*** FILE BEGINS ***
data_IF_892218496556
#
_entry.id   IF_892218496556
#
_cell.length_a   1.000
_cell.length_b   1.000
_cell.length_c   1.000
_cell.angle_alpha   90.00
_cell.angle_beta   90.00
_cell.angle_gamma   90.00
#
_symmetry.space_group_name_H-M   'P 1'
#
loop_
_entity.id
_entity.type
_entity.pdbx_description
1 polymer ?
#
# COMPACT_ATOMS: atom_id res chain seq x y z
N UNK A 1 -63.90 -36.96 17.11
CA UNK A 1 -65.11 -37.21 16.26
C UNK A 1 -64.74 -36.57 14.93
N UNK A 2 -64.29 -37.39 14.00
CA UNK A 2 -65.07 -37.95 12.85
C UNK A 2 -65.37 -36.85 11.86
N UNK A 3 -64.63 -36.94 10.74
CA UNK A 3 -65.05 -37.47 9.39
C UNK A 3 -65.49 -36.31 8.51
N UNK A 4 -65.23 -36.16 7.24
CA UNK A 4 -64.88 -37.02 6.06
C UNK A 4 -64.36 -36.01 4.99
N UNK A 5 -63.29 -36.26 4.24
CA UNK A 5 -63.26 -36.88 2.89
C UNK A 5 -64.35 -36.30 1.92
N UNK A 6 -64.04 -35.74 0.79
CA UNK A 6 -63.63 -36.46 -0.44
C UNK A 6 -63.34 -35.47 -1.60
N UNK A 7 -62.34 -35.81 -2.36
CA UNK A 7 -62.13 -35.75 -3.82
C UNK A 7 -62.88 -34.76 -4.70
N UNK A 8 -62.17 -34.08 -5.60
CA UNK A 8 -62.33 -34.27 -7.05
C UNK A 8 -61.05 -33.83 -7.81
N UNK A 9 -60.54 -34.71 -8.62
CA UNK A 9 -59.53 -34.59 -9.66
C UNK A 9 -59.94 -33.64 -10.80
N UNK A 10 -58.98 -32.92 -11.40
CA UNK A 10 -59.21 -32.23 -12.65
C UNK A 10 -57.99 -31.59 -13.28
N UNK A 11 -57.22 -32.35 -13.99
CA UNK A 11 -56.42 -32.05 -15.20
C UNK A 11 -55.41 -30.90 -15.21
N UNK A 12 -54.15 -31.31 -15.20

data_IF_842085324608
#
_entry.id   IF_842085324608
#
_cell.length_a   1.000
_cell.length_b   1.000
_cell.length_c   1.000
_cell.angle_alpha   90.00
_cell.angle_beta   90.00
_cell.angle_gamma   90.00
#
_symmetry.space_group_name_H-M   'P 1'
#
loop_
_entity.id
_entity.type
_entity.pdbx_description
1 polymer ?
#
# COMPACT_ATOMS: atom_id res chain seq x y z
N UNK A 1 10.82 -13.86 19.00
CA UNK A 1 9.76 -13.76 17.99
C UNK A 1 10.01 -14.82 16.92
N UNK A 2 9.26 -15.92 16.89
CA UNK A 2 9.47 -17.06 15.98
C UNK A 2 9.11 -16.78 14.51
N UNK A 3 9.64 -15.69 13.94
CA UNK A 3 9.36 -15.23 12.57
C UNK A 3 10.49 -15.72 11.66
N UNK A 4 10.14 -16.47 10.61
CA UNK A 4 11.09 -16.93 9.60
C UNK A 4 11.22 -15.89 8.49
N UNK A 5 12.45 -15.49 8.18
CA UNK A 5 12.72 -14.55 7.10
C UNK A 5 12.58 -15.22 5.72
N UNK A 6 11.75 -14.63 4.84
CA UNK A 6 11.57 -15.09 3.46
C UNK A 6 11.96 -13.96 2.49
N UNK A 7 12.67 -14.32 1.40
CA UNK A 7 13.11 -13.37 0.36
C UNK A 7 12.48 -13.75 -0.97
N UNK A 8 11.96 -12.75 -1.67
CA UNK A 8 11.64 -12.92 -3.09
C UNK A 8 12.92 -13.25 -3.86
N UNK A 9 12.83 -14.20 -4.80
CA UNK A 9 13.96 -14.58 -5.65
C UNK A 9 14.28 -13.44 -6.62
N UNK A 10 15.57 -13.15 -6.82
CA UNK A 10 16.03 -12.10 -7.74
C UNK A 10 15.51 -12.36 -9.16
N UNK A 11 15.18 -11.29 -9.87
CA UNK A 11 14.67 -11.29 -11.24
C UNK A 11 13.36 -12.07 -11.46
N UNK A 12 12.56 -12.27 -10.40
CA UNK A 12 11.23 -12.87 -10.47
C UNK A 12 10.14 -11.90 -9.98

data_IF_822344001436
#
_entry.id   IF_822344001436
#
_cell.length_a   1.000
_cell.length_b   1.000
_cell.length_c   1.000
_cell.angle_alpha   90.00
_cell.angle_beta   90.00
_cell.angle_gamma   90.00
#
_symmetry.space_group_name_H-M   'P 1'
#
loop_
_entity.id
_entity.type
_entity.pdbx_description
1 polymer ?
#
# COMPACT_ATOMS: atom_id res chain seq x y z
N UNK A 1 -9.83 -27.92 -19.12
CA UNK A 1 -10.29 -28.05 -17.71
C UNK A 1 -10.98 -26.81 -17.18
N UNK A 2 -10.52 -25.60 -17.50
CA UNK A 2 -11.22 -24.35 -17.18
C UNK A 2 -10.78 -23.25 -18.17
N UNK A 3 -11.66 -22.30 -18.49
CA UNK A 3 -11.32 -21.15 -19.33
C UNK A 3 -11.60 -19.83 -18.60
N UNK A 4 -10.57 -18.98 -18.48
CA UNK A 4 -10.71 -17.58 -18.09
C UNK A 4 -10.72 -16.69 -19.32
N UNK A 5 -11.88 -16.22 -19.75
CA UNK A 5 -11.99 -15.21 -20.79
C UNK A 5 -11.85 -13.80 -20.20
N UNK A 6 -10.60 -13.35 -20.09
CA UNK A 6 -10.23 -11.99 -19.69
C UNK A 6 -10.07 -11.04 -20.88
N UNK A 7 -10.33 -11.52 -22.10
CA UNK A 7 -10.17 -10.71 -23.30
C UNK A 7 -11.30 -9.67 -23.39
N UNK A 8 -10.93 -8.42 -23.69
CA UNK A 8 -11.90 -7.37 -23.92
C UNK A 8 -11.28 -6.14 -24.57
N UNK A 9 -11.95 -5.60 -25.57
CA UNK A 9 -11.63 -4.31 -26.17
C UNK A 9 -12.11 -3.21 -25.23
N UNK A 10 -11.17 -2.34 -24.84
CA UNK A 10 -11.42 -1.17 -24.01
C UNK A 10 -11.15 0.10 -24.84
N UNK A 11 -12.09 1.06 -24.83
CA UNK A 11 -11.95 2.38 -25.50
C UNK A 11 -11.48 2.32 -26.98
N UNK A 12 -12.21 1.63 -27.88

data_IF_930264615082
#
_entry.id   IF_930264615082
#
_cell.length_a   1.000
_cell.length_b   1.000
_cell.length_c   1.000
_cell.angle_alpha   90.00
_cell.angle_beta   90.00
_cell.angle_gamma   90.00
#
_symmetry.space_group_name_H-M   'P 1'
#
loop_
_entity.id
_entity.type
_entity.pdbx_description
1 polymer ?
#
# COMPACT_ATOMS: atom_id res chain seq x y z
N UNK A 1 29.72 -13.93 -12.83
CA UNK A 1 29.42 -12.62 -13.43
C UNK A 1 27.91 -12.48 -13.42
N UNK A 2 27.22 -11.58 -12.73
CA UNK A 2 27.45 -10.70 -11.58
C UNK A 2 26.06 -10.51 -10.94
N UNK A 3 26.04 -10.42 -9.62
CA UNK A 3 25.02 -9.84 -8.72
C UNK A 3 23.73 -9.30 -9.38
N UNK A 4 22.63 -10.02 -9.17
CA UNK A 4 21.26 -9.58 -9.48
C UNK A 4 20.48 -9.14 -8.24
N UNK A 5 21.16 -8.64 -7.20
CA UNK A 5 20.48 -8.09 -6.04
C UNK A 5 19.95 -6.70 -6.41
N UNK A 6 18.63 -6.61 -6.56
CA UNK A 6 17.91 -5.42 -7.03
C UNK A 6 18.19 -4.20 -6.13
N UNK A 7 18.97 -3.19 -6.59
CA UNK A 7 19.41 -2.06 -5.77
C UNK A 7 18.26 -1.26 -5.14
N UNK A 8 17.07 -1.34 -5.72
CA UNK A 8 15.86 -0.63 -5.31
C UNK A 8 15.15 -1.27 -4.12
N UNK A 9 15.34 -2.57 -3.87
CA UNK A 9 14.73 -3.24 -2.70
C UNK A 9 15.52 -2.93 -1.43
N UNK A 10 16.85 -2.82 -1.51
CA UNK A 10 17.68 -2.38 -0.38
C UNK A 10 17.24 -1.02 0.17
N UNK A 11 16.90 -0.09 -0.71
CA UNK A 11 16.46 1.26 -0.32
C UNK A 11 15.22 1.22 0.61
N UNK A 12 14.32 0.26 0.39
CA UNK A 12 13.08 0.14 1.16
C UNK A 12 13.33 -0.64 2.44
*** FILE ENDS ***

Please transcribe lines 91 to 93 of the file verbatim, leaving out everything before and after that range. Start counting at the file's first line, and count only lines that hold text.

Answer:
CA UNK A 6 11.57 -15.09 3.46
C UNK A 6 11.96 -13.96 2.49
N UNK A 7 12.67 -14.32 1.40